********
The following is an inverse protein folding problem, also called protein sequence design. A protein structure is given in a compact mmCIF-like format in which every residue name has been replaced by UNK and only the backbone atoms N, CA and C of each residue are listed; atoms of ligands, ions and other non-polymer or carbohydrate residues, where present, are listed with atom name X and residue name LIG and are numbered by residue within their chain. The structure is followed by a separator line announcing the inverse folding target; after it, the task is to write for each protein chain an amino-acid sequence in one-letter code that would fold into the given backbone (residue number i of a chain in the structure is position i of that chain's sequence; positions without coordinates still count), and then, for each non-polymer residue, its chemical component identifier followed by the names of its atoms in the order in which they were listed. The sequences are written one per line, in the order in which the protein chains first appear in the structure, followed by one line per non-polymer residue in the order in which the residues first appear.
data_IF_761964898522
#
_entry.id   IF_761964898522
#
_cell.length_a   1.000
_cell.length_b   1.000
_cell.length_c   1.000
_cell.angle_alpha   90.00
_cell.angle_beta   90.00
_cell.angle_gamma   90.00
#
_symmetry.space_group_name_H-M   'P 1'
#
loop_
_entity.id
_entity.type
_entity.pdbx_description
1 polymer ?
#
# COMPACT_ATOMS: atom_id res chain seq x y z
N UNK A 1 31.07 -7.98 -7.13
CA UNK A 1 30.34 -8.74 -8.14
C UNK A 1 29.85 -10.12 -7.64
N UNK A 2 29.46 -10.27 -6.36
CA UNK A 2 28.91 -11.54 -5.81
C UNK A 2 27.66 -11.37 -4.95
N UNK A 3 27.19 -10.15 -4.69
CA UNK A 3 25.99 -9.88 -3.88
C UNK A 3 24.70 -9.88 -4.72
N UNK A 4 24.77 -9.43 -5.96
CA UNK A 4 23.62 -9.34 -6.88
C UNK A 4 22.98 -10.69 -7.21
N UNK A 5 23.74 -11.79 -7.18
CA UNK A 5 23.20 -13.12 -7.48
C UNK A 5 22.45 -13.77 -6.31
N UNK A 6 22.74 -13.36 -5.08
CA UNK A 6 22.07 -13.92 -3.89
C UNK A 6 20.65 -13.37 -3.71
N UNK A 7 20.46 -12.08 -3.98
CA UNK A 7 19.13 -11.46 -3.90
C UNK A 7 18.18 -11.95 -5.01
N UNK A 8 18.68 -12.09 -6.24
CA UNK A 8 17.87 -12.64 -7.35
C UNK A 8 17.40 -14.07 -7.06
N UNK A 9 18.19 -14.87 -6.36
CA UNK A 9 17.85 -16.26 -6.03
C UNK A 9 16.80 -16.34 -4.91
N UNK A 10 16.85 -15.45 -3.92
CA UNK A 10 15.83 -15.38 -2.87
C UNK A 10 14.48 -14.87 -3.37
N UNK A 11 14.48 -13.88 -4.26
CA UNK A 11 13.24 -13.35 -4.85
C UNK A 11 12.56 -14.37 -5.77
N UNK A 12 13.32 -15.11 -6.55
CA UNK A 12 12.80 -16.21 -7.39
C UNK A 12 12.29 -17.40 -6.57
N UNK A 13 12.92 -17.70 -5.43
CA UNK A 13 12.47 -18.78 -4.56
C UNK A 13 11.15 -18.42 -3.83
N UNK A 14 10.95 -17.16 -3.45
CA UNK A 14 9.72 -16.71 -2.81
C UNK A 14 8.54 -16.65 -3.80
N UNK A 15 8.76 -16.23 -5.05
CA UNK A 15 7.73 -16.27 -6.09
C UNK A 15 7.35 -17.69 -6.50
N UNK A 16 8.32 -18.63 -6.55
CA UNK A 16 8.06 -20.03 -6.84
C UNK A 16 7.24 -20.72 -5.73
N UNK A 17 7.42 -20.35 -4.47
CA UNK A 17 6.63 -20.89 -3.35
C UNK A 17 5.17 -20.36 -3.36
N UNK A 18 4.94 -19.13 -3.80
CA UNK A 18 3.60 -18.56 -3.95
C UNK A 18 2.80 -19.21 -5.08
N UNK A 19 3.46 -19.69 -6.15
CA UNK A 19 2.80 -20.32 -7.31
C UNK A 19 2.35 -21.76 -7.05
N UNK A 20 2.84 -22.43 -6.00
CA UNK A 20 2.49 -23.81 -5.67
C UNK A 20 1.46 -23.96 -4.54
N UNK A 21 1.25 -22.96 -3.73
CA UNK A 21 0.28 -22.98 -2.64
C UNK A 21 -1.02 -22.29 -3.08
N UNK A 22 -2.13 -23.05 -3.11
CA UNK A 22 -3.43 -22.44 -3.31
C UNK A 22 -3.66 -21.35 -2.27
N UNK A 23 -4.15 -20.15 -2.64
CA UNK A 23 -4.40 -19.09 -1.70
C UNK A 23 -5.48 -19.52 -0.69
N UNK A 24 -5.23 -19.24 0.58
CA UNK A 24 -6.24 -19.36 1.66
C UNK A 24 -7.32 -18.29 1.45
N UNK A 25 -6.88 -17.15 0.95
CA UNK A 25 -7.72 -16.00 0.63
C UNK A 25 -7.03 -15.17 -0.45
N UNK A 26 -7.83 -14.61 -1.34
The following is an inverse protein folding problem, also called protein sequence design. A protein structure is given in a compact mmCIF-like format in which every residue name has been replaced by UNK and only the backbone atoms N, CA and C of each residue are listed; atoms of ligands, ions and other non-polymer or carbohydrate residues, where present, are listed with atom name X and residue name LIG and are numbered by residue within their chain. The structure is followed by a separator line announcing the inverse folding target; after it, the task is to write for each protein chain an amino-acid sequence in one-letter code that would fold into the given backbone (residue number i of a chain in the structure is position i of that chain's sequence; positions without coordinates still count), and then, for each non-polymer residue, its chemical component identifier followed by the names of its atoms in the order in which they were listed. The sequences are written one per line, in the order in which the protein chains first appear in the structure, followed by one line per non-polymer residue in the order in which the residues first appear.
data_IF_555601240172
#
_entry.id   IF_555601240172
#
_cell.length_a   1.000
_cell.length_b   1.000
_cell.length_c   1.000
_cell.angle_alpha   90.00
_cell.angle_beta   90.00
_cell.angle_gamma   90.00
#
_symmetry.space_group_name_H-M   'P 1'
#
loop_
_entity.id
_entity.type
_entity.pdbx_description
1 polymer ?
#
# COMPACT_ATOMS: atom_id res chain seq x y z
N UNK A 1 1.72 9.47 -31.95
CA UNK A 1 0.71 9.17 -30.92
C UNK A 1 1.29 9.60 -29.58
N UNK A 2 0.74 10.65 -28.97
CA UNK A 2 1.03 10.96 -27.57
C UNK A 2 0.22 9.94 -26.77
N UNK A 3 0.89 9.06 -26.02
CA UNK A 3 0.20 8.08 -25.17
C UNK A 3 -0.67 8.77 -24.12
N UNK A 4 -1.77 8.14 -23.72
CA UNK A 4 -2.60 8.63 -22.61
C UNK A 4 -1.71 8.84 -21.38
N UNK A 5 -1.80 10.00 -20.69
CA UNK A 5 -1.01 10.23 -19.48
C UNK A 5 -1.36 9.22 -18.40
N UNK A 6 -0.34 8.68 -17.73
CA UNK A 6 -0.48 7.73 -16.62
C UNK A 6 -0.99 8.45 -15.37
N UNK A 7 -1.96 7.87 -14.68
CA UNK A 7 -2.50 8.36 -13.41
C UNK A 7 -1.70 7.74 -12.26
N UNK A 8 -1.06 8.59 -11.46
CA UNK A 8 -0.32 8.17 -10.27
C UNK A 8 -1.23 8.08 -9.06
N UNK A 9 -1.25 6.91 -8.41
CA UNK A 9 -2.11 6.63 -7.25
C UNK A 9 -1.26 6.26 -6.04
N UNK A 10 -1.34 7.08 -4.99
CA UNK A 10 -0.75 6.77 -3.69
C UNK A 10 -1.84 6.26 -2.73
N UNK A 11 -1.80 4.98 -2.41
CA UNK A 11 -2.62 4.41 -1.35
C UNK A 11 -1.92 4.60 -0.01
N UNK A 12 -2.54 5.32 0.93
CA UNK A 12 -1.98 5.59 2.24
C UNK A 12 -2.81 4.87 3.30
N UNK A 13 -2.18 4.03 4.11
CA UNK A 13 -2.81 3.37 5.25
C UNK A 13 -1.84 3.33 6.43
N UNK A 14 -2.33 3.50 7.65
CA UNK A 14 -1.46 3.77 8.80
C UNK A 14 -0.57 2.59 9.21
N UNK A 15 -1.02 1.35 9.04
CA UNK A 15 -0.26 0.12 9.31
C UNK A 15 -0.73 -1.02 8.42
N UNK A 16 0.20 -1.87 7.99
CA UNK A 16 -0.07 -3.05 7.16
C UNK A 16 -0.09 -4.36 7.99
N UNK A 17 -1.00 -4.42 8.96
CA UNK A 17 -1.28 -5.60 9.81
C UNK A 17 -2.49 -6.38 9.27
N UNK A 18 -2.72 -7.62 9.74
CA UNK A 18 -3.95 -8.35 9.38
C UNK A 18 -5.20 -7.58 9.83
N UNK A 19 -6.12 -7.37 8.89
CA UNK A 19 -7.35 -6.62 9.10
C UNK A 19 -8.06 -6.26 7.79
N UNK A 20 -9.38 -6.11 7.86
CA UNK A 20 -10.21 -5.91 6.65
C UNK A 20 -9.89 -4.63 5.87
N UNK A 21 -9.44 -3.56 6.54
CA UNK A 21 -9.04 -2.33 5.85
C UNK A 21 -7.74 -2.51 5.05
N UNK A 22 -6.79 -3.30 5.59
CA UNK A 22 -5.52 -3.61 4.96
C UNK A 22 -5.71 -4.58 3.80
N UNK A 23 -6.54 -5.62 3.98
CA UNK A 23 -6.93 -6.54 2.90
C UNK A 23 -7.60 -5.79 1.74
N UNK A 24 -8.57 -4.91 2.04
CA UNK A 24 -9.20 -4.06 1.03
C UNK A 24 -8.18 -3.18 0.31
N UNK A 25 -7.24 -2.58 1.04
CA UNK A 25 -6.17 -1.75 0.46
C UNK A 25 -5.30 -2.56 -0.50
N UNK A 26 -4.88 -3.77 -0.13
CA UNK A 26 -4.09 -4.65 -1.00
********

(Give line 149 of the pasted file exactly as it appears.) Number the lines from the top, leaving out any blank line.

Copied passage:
N UNK A 11 -1.80 4.98 -2.41